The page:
Significance for art history
In 1916 Paul Klee (1879–1940) was transferred to the Aviation Replacement Department in Oberschleißheim and employed as a painter for aircraft. In 1917 he came to work as a clerk at the flying school in Gersthofen. An art-historical study has been carried out to find out how impressions from aviation are reflected in the subject matter and the color design of Klee's pictures.
- Gustaf Dalman, Hundred German Airplane Pictures from Palestine (Writings of the German Palestine Institute, Vol. 2), Gütersloh 1925
- Harald Potempa , Die Königlich-Bayerische Fliegertruppe 1914-1918 (diss. Munich 1995), Frankfurt am Main 1997, ISBN 3-631-30508-7
- Margareta Benz-Zauner (Ed.), And Ich Flog - Paul Klee in Schleissheim (catalog of the exhibition in the Flugwerft Schleissheim from May 8 to September 30, 1997), Munich 1997, ISBN 3-7654-3069-2
- Reinhard Kastner, Bavarian aviator in the high mountains. The Bavarian Field Aviator Department 9 in the Alpine War , Gröbenzell 1998
- Hermann Rumschöttel : 100 years ago: Bavaria is taking off. For the construction of the airfield in Oberschleißheim in 1912 . In: Blätter zur Geschichte der Deutschen Luft- und Raumfahrt 19 (2013), pp. 3–10 ( PDF from the German Aerospace Society - Lilienthal-Oberth e.V. )
- Harald Potempa: The Royal Bavarian Air Force as part of the German Air Force until 1918 . In: Blätter zur Geschichte der Deutschen Luft- und Raumfahrt 19 (2013), pp. 11–22 ( PDF from the German Aerospace Society - Lilienthal-Oberth e.V.)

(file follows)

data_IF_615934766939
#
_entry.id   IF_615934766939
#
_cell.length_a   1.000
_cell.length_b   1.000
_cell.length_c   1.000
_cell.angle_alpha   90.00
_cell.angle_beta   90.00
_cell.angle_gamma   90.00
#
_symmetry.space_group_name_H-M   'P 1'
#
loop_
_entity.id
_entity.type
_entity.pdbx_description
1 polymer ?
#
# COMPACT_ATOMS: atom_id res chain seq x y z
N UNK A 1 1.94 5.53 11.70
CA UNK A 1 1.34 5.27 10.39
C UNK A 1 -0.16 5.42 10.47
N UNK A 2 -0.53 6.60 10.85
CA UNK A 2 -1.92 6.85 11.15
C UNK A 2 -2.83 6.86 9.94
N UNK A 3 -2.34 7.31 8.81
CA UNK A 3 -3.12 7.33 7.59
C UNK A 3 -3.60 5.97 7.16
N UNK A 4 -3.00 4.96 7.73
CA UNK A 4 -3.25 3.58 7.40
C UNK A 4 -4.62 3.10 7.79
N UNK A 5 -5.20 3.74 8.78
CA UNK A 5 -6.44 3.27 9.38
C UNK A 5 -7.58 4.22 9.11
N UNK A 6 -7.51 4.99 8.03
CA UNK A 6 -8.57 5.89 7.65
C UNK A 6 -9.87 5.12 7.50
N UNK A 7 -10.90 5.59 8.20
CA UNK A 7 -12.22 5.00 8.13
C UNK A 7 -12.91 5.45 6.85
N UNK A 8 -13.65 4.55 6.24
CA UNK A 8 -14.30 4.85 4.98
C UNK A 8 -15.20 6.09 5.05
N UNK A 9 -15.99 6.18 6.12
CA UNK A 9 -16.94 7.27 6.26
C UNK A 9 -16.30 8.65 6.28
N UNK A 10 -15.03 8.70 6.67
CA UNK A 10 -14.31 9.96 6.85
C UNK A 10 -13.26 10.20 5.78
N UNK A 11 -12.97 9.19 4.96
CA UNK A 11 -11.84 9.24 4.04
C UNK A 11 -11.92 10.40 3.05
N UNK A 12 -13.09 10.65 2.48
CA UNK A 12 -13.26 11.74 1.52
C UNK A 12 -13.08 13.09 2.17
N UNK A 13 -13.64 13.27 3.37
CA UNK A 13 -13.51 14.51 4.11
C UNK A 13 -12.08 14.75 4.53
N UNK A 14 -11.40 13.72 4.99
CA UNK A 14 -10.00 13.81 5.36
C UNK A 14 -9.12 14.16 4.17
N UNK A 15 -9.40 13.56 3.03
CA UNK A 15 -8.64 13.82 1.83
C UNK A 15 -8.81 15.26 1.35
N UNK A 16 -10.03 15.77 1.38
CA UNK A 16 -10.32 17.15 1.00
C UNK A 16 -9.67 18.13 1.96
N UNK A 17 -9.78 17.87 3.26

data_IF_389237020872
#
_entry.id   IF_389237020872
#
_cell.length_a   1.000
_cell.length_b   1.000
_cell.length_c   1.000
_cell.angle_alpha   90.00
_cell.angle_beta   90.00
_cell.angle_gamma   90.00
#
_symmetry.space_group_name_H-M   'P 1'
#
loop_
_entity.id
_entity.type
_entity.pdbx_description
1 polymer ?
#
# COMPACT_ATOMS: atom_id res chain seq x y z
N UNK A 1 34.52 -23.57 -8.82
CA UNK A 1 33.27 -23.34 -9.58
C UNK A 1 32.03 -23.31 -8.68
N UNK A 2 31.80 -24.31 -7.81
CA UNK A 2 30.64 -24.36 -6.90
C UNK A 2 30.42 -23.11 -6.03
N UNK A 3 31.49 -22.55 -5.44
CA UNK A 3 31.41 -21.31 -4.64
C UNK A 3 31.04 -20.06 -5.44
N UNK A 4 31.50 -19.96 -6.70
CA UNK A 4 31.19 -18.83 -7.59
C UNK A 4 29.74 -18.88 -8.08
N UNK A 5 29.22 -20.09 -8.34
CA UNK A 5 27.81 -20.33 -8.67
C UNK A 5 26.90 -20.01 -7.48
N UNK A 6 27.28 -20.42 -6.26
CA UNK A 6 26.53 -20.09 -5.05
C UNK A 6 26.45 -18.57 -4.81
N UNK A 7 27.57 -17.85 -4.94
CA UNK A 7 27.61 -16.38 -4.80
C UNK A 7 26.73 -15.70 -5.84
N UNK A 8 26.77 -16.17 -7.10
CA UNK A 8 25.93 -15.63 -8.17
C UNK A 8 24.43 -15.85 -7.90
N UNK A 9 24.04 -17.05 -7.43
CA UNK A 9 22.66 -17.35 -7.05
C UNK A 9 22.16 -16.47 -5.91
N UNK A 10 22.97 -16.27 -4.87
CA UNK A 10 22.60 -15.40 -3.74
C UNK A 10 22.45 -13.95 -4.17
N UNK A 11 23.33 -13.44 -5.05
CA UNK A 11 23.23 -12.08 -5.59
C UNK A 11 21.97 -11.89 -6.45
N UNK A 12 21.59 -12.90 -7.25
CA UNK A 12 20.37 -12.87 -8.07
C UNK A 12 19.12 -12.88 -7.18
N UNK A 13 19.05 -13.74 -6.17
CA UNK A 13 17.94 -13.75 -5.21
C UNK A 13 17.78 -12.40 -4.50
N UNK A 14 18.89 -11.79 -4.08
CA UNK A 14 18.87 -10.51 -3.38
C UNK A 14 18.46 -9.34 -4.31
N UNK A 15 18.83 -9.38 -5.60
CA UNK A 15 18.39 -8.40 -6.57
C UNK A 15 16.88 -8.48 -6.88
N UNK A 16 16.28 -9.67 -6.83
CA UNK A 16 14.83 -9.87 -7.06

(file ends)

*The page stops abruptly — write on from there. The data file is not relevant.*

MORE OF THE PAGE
- Klaus Held: The Bavarian balloon and airship department until 1918 . In: Blätter zur Geschichte der Deutschen Luft- und Raumfahrt 19 (2013), pp. 23–31 ( PDF from the German Aerospace Society - Lilienthal-Oberth eV)
- Helmut Schubert: Locations and airfields of the Royal Bavarian Air Force in the Kingdom of Bavaria . In: Blätter zur Geschichte der Deutschen Luft- und Raumfahrt 19 (2013), pp. 33-61 ( PDF of the German Society for Aviation and Space Travel - Lilienthal-Oberth e.V. )
- Udo Roßbach: The technical development of the aircraft used by the KBF . In: Blätter zur Geschichte der Deutschen Luft- und Raumfahrt 19 (2013), pp. 63–79 ( PDF of the German Society for Aviation and Space Travel - Lilienthal-Oberth e.V.)
- Sebastian Rosenboom: The commitment of the Royal Bavarian. FFA 4b and later FA 47b on the Eastern Front . In: Blätter zur Geschichte der Deutschen Luft- und Raumfahrt 19 (2013), pp. 81–88 ( PDF from the German Aerospace Society - Lilienthal-Oberth e.V.)
- Gerd M. Schulz: The deployment and successes of the 304b aviation division in Palestine . In: Blätter zur Geschichte der Deutschen Luft- und Raumfahrt 19 (2013), pp. 89–93 ( PDF of the German Aerospace Society - Lilienthal-Oberth eV)
- Werner Bischler: The history of the flying school 4 on the Lechfeld . In: Blätter zur Geschichte der Deutschen Luft- und Raumfahrt 19 (2013), pp. 99–113 ( PDF of the German Aerospace Society - Lilienthal-Oberth e.V.)
- Helmut Jäger : The development of military aerial photography in Bavaria . In: Blätter zur Geschichte der Deutschen Luft- und Raumfahrt 19 (2013), pp. 115–129 ( PDF and PDF of the German Aerospace Society - Lilienthal-Oberth e.V.)
- State Archives of Bavaria , Palestine image collection , digitized holdings
- Andreas Bönte , The Forgotten Mission. A Bavarian squadron in World War I , TV documentary from 2005, broadcast on the Phoenix TV station on March 18, 2005, January 20 and 21, 2006 and on BR television on September 12 and 14, 2005
- Andreas Bönte, The Forgotten Mission , radio feature from 2005, broadcast on Bayern2Radio on September 10, 2005
- 1928 as police major head of the state police department in Ansbach , most recently lieutenant colonel of the state police; Bavarian Main State Archives (officer personnel files 41361).
- Cf. Sebastian Rosenboom: The use of the Royal Bavarian. FFA 4b and later FA 47b on the Eastern Front . in: Die Königlich-Bayerische Fliegertruppe 1912–1920 (sheets on the history of German aerospace 19), 2013, pp. 81–88 ( PDF, 1.05 MB ).